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his meals with a wooden spoon for ever paper-mill, and a flour and cotton fac-
after. Steuben continued in the army till tory, also moved by steam. There are
the close of the war, perfecting its disci- two printing-offices, an academy, two
pline. The silence and dexterity of his banks, the county buildings, and many
movements surprised the French allies. shops for mechanics and traders. The
He possessed the particular esteem of gen- country around it, on the Virginia as well
eral Washington, who look every proper as the Ohio side of the river, is rich and
opportunity to recommend him to con- populous.

; from which body he received several STEVENS, George Alexander, a whimsums of money, that were chiefly expend- sical and eccentric character, was born in ed in acts of charity, or in rewarding the London, and brought up to a mechanical good conduct of the soldiers.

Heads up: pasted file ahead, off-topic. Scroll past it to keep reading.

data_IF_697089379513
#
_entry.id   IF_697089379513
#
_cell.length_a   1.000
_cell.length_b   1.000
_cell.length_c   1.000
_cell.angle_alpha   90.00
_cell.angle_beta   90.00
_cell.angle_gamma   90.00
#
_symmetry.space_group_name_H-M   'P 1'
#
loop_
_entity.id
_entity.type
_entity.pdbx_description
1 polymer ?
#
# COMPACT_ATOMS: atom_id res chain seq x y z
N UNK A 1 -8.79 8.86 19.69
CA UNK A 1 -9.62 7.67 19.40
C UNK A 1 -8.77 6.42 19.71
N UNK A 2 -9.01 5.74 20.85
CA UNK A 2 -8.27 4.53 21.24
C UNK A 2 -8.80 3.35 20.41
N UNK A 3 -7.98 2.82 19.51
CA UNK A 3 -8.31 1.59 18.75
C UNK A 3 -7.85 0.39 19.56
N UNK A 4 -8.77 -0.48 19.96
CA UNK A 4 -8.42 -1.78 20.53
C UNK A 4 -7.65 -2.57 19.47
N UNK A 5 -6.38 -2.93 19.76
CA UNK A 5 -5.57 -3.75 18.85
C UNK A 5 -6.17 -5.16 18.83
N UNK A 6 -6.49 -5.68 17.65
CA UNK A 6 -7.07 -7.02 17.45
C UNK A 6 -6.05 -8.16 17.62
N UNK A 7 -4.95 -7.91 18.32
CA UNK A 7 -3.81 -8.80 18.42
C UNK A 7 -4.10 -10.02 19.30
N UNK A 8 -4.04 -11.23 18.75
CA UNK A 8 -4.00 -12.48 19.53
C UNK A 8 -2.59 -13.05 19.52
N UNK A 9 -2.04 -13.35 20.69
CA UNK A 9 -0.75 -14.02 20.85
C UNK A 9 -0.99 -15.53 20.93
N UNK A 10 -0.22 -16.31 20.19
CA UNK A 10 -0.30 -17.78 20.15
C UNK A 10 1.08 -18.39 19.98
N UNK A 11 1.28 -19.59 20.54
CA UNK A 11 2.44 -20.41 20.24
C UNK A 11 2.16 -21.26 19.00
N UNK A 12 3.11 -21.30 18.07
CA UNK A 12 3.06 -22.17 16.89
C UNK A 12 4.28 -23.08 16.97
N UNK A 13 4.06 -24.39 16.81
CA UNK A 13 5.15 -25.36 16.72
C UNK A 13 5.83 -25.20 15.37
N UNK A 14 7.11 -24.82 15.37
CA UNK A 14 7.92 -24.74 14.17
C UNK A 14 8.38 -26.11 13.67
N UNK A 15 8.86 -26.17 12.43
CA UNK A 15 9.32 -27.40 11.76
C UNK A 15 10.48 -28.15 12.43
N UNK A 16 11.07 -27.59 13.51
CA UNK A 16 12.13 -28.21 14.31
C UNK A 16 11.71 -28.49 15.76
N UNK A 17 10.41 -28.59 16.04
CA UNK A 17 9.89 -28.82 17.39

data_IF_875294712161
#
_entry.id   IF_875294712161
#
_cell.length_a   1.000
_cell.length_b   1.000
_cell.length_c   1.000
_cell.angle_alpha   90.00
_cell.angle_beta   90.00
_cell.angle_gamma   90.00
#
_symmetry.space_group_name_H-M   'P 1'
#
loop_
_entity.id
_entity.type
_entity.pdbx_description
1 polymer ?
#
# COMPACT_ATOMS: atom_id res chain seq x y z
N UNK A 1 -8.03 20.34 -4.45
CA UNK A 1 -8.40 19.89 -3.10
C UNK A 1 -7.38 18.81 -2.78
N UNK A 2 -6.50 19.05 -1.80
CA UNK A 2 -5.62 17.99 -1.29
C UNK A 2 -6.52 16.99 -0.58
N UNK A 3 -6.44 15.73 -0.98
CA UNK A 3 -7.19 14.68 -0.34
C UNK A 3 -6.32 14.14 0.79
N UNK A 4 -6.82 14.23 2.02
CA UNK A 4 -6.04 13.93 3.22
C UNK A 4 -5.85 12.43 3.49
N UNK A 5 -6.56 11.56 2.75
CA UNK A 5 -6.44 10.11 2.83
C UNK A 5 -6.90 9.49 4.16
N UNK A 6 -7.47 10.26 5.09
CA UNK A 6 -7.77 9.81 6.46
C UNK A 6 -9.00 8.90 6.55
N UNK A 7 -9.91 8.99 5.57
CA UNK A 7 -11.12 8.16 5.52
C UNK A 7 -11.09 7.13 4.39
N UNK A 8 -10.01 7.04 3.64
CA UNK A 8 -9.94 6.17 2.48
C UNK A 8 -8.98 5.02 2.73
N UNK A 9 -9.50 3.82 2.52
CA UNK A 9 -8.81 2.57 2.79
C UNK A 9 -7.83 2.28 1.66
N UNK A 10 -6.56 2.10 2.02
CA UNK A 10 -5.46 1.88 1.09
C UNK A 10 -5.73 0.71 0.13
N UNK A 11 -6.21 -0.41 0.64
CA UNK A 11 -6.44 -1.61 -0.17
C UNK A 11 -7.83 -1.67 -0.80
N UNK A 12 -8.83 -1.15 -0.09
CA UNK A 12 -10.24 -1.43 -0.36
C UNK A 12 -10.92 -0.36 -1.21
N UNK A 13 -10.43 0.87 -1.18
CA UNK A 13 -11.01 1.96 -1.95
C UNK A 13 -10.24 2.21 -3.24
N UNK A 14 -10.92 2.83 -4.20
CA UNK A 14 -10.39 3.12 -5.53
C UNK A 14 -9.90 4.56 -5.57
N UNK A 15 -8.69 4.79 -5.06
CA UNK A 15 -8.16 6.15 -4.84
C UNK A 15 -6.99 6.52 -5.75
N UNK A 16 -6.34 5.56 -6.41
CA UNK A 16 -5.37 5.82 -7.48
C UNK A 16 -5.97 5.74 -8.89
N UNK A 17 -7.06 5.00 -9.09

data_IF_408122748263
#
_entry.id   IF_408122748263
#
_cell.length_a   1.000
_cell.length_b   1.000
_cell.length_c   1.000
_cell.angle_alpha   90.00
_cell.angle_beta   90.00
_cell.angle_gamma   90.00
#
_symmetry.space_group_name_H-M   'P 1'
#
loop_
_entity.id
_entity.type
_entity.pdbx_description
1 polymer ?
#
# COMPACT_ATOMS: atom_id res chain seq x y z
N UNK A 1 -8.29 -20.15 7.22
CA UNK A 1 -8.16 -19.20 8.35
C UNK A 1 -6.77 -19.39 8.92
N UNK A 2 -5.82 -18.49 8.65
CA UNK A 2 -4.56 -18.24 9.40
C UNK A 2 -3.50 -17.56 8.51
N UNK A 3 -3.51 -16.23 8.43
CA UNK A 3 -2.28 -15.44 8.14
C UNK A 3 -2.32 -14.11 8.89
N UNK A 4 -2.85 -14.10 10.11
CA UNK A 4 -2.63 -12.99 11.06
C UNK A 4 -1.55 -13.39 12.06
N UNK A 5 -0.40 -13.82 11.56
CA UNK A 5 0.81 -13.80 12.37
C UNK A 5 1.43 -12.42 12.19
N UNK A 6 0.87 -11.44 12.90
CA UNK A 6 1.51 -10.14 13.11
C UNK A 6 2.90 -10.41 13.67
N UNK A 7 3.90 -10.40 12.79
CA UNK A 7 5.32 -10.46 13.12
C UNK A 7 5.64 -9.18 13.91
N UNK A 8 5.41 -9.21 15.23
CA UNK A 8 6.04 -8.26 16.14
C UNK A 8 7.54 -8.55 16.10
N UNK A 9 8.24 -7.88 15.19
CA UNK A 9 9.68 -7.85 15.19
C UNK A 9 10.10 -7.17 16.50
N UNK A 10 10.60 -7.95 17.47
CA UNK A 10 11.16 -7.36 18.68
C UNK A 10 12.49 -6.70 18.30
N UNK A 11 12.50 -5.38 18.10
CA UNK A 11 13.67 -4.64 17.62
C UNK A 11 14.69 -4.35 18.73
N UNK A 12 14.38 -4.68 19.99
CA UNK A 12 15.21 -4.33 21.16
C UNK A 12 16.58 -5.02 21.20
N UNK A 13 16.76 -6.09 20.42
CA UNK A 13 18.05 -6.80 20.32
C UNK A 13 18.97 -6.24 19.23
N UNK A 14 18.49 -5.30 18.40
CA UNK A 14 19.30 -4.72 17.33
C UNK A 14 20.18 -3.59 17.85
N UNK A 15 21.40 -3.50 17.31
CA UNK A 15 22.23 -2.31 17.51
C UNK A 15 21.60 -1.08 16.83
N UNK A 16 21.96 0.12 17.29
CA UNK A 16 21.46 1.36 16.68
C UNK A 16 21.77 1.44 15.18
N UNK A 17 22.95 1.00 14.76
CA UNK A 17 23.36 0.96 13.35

business, which he quitted to become a Upon the disbandment of the conti- strolling player. In 1751, he published nental army at Newburgh, many affec- entitled Religion, or the Libertine tionate bonds, formed amidst the danger Repentant, which was succeeded, in 1754, and hardships of a long and arduous ser- by the Birthday of Folly. These were vice, were to be broken asunder for ever. followed by a novel called Tom Fool, At this season of distress, the benevolent and the Dramatic History of Master EdSteuben exerted himself to alleviate the ward and Miss Ann. He subsequently forlorn condition of many. He gave his invented his entertainment, called a Leclast dollar to a wounded black, to procure ture on Heads, which possessed no small him a passage home. Peace being estab- portion of drollery, and became very poplished, the baron retired to a farm in the ular. Several of his songe have also been vicinity of New York, where, in the socie- much admired. ty of his friends, and the amusements of STEVENS, Edward, an officer in the books and chess, he passed his time as American revolution, was a native of Vircomfortably as his exhausted purse would ginia. At the battle of the great bridge, allow. The state of New Jersey had near Norfolk, he commanded a battalion given him a small farm, and that of New of riflemen. Soon afterwards, he was York 16,000 acres of land in the county made a colonel. At the battle of Brandyof Oneida. The exertions of colonel wine, he was greatly instrumental in savHamilton and general Washington sub- ing the American forces, and received the sequently procured him an annuity of public thanks of the commander-in-chief. $2500, from the general government. He He was honored in the same way for his built a log house, and cleared 60 acres of behavior at the battle of Germantown. his tract of land, a portion of which he He was soon afterwards intrusted with partitioned out, on easy terms, to twenty the command of a brigade, and despatchor thirty tenants, and distributed nearly ed to the southern army. He evir.ced his a tenth among his aid-de-camps and ser- wonted gallantry in the battle of Camden. vants. In this situation he lived content. In that of Guilford court-house, he reedly, until the year 1795, when an apo- ceived a severe wound in his thigh; but, plectic attack put an end to his life, in his before quitting the field, he brought off his sixty-fifth year. An abstract of his sys- troops in good order. He closed his miltem of military manæuvres was published itary career at the siege of Yorktown. in 1779. The year preceding his death, From the foundation of the state constihe published a letter on the established tution until the year 1790, he was a prommilitia and military arrangements. (For inent member of the senate of Virginia. further information concerning baron He died in August, 1820. Steuben, see Johnson's Life of Greene, STEWARD. The lord high steward of Thatcher's Journal, Garden's Anecdotes.) England was formerly an officer who